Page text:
‘Perec imagines Mathews’s novels being determined by “rules from another planet.” However, the itinerary here seems shaped neither by an alien nor an Oulipian procedure, but after the manner of a Raymond Rousselian textus ex machina, where some association or pun or allusion moves the text from one site/cite to the next. The generative principle brings to mind a scene from Perec’s Life: A User’s Manual: Winckler wants to sort a collection of hotel labels from around the world into some distinct order; having given up chronology and geography as constructive principles, Winckler “would have liked …to link each label to the next, but each time in respect of something else.” Whatever the algorithm underlying Tlooth may have been, it no longer exists; Mathews has admitted that a “hidden pattern” underlies most of his work, but “once the work is written, the pattern becomes irrelevant and of no use in reading the work…it is in no sense the point of the work”. Retrospective detection of the algorithm would prove futile; we would end up like Winckler, who, looking over his labels, realizes that “if you leave the labels unsorted and take two at random, you can be sure they’ll have at least three things in common”.
‘Necessarily ignorant of the novel’s constructive principles, critics seek to categorize Tlooth. For instance, Eric Mottram has compared the novel to Poe’s Pym and Brockden Brown in its use of false documents, puzzles, diagrams, and quasi-learned allusions, and because “the prison/labyrinth/puzzle trope is so fundamental.” Re-viewing it now, it could also be seen as a cross between The Crying of Lot 49 and Wim Wenders’s Until The End of the World – a nested set of stories disrupting a quest underwritten by a revenge plot which wanders across the globe.’ — Paul A. Harris
Harry Mathews Site
‘Tlooth’ @ goodreads
A neverending challenge to the reader: the originality of Harry Mathews.
A Conversation with Harry Mathews By John Ash
The 2462nd greatest fiction book of all time
Harry Mathews, The Art of Fiction No. 191
Harry Mathews’s Al Gore Rhythms: A Re-viewing of Tlooth
On Harry Mathews
The Many False Floors of Harry Mathews
An Interview with Harry Mathews
His Own Man | Harry Mathews
Bringing Harry Mathews to PennSound (and you)
Agent Provocateur: Harry Matthews with Johannah Rogers
Harry Mathews – – The Reading Experience
Our Man in the Underworld
Always at play: an appreciation of the late author Harry Mathews
Harry Mathews: man of mystery and lover of words and language
Oulipo: Official Group Portrait (1985)
Harry Mathews La Traduction
A Tribute To Harry Mathews | The New School
A reenactment of the introduction to Harry Mathews’ novel Tlooth
Reminiscing about Harry Mathews’s The Conversions, Tlooth, The Sinking of the Odradek Stadium, and Oulipo Compendium.
Harry Mathews interviewed by Lynne Tillman
Lynne Tillman I’m intrigued by your idea that “reading is an act of creation for which the writer provides the meaning.” I wonder how this directly affects your writing?
Harry Mathews I don’t really know that it does affect it, except in some mysterious way that comes out of my experience as a reader. I know, as a reader, that language really doesn’t work representationally. And that it’s very hard to get away from the idea that it is some kind of representation. I think that probably I only can make use of ideas like that once I’m in the rewriting stage.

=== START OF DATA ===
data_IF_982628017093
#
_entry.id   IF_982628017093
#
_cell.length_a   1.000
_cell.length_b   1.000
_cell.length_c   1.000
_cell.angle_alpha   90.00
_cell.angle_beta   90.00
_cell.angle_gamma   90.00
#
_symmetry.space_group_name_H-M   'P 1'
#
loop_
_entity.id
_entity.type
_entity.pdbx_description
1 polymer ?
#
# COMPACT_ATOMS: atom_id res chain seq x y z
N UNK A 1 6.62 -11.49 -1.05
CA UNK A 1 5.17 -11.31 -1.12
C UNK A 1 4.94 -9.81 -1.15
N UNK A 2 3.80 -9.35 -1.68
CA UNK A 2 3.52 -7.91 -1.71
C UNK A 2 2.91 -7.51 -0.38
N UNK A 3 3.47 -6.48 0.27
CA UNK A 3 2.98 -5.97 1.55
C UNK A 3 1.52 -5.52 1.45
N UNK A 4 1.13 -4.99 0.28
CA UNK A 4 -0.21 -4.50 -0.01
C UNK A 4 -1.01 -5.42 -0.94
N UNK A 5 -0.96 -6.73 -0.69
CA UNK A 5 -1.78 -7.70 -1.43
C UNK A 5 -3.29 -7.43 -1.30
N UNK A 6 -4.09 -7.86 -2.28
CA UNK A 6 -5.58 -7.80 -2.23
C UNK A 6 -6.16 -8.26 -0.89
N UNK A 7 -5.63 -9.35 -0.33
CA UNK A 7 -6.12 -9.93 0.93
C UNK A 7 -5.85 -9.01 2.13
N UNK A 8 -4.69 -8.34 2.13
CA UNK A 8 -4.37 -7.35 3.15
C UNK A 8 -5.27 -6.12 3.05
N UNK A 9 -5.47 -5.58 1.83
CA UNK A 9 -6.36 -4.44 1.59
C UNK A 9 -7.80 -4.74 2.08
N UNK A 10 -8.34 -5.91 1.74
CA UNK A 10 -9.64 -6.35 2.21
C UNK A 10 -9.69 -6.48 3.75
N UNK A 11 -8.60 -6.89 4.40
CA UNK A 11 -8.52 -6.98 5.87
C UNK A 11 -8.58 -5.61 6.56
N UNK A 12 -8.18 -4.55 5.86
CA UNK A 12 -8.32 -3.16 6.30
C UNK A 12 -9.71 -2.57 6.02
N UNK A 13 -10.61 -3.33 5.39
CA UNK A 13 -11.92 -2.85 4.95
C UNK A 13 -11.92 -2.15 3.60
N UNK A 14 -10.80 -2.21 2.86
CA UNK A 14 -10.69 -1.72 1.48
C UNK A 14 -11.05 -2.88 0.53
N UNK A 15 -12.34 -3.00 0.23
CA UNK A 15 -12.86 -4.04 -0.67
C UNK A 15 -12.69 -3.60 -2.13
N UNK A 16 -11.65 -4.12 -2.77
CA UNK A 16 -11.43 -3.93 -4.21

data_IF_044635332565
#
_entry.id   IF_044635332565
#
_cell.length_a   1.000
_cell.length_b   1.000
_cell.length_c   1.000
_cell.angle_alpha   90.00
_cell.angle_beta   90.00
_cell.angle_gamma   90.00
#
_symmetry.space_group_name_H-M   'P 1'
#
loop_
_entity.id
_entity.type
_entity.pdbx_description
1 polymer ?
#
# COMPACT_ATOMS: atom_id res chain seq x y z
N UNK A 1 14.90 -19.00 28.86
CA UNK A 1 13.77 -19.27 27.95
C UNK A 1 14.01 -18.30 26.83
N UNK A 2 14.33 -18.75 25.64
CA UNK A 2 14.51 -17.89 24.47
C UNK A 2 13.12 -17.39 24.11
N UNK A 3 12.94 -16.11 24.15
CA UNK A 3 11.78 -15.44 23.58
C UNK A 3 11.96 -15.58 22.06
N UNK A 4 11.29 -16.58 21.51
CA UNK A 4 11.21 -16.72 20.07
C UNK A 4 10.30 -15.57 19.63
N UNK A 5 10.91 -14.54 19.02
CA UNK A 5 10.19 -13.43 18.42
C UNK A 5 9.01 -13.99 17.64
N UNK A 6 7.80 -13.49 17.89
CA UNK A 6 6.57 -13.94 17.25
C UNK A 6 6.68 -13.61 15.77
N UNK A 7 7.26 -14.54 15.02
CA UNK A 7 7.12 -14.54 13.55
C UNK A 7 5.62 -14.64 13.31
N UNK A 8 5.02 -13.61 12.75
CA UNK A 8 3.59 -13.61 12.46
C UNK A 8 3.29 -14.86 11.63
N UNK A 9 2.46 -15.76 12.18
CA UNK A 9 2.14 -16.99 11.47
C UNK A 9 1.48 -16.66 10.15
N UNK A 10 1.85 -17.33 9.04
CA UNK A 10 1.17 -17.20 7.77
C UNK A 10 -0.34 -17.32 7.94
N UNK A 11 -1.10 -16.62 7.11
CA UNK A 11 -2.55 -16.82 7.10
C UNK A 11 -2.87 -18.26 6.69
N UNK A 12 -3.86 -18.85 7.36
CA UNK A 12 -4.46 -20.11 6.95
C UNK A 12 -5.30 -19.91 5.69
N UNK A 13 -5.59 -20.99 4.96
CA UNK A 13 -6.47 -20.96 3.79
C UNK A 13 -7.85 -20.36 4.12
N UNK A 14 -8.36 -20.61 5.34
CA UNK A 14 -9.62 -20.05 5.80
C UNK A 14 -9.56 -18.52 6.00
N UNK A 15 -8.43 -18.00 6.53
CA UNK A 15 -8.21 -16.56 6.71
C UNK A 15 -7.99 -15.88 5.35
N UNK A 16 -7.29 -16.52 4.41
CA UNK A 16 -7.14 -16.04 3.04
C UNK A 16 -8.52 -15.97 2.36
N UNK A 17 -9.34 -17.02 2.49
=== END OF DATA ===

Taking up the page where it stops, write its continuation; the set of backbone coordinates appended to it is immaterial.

LT An active reader allows a writer. . .
HM It gets a writer off the hook of subject matter. Many writers think they’re not being significant or important unless they’re writing about things which are that week or year supposed to be significant. One decade it’ll be politics, the next, something else. We have a tendency to feel that the subject matter ought to be big, and often a “big” subject may not be appropriate for a particular writer. The point is that you can write wonderfully about anything. It’s very hard, unless one takes a lot of time as I did in that essay, to show how that works. But, for instance, right now we’re talking about a particular subject, and I seem to be communicating to you about that subject. By the end of this conversation you may notice that something has happened that has nothing to do with the subject. Probably what really will have happened is some kind of alteration or transformation in the relation between us. We seem to have been having this discussion where I’ve been talking about my writing or whatever you choose to ask me about, but in fact something else has been going on. I think it’s the same in books. Writers should go with what subject matter appeals to them, with what tickles them because that probably will be the kind of subject matter that will give them most access to the process of discovery; of what they are, or the world is, or language is. You must have had that experience as a writer yourself. As you rewrite something, nothing in substance is changed and yet it’s not just that you’re making it neater or more elegant. It’s become something totally different in the third draft. And, in fact, that’s what you wanted to say. Even though all the material was there in the first draft, and you got it all down, it wasn’t doing what you wanted it to do. Rewriting is so extraordinary, it’s where writing, not always, but very often, takes place. That’s when the writer becomes the first reader. Becomes a creator. If the reader is the only creator, the writer gets to share and in fact participates in that act of creation in the stage of rewriting. That’s when the writer can play creator, too. The old idea is hard to get rid of, that the writers have something to say and the readers are there to get it. I don’t think things work that way at all.